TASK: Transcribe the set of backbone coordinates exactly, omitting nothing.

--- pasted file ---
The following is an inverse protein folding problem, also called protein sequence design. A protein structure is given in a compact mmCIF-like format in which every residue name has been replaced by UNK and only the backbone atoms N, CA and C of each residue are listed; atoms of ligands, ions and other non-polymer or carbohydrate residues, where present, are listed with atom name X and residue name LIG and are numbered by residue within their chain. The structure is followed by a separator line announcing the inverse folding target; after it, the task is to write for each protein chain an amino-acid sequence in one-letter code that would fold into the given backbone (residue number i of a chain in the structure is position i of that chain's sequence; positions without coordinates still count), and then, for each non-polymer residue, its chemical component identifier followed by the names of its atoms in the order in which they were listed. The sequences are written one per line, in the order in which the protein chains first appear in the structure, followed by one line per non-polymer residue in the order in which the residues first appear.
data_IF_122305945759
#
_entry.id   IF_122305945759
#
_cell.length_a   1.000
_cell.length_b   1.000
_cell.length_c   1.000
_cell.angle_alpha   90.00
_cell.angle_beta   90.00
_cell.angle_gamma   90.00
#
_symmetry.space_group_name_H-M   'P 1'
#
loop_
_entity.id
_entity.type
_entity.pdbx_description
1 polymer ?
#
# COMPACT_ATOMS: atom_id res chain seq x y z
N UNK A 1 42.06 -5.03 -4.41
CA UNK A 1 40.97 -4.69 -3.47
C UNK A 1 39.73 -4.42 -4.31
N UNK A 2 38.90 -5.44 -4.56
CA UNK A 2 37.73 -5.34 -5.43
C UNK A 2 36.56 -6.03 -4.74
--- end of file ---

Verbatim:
The following is an inverse protein folding problem, also called protein sequence design. A protein structure is given in a compact mmCIF-like format in which every residue name has been replaced by UNK and only the backbone atoms N, CA and C of each residue are listed; atoms of ligands, ions and other non-polymer or carbohydrate residues, where present, are listed with atom name X and residue name LIG and are numbered by residue within their chain. The structure is followed by a separator line announcing the inverse folding target; after it, the task is to write for each protein chain an amino-acid sequence in one-letter code that would fold into the given backbone (residue number i of a chain in the structure is position i of that chain's sequence; positions without coordinates still count), and then, for each non-polymer residue, its chemical component identifier followed by the names of its atoms in the order in which they were listed. The sequences are written one per line, in the order in which the protein chains first appear in the structure, followed by one line per non-polymer residue in the order in which the residues first appear.
data_IF_122305945759
#
_entry.id   IF_122305945759
#
_cell.length_a   1.000
_cell.length_b   1.000
_cell.length_c   1.000
_cell.angle_alpha   90.00
_cell.angle_beta   90.00
_cell.angle_gamma   90.00
#
_symmetry.space_group_name_H-M   'P 1'
#
loop_
_entity.id
_entity.type
_entity.pdbx_description
1 polymer ?
#
# COMPACT_ATOMS: atom_id res chain seq x y z
N UNK A 1 42.06 -5.03 -4.41
CA UNK A 1 40.97 -4.69 -3.47
C UNK A 1 39.73 -4.42 -4.31
N UNK A 2 38.90 -5.44 -4.56
CA UNK A 2 37.73 -5.34 -5.43
C UNK A 2 36.56 -6.03 -4.74